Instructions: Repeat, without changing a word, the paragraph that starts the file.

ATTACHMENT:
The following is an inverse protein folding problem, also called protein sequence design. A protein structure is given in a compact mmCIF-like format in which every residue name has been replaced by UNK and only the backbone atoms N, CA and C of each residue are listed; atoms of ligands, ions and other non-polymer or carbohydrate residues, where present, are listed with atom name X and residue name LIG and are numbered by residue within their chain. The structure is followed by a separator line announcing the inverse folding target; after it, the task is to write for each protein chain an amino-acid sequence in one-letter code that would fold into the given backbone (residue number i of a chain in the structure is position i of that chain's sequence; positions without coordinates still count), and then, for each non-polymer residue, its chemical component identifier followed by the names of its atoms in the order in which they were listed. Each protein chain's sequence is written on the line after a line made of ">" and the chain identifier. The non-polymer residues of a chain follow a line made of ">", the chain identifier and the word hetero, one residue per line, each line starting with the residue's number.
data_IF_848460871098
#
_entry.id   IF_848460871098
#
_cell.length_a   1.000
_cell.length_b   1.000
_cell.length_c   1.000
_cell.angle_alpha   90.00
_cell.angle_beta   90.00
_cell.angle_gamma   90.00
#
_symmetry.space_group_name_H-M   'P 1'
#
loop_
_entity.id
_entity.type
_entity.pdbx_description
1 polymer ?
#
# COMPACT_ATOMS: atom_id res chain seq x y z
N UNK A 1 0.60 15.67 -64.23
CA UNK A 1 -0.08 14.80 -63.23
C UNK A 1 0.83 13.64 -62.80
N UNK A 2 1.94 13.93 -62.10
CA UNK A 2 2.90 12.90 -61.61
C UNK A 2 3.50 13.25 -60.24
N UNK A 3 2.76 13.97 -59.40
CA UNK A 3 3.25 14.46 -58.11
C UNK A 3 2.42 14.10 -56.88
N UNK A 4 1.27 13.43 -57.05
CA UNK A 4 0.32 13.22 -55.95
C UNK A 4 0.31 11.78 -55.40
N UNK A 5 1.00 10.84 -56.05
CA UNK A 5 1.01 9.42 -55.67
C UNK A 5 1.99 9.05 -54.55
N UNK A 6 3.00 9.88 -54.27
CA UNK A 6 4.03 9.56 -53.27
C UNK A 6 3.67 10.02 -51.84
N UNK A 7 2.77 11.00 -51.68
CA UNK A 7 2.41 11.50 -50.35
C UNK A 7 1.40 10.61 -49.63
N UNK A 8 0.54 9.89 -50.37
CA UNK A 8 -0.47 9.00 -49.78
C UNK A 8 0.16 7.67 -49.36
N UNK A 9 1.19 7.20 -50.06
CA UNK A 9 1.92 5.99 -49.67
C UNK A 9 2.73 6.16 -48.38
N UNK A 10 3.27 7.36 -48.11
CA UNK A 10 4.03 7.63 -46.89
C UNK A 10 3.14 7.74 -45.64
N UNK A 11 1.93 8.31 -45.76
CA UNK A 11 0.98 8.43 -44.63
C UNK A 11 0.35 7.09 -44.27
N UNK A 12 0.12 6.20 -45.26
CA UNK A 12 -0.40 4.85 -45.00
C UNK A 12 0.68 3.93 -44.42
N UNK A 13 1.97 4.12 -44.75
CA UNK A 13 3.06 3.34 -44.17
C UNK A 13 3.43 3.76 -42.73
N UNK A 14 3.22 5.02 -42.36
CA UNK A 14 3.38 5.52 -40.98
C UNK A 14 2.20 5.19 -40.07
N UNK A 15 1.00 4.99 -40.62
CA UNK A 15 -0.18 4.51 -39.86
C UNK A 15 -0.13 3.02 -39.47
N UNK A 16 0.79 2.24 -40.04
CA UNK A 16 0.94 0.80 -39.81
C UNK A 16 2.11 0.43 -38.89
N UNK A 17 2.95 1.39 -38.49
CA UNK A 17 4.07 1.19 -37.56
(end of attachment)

The following is an inverse protein folding problem, also called protein sequence design. A protein structure is given in a compact mmCIF-like format in which every residue name has been replaced by UNK and only the backbone atoms N, CA and C of each residue are listed; atoms of ligands, ions and other non-polymer or carbohydrate residues, where present, are listed with atom name X and residue name LIG and are numbered by residue within their chain. The structure is followed by a separator line announcing the inverse folding target; after it, the task is to write for each protein chain an amino-acid sequence in one-letter code that would fold into the given backbone (residue number i of a chain in the structure is position i of that chain's sequence; positions without coordinates still count), and then, for each non-polymer residue, its chemical component identifier followed by the names of its atoms in the order in which they were listed. Each protein chain's sequence is written on the line after a line made of ">" and the chain identifier. The non-polymer residues of a chain follow a line made of ">", the chain identifier and the word hetero, one residue per line, each line starting with the residue's number.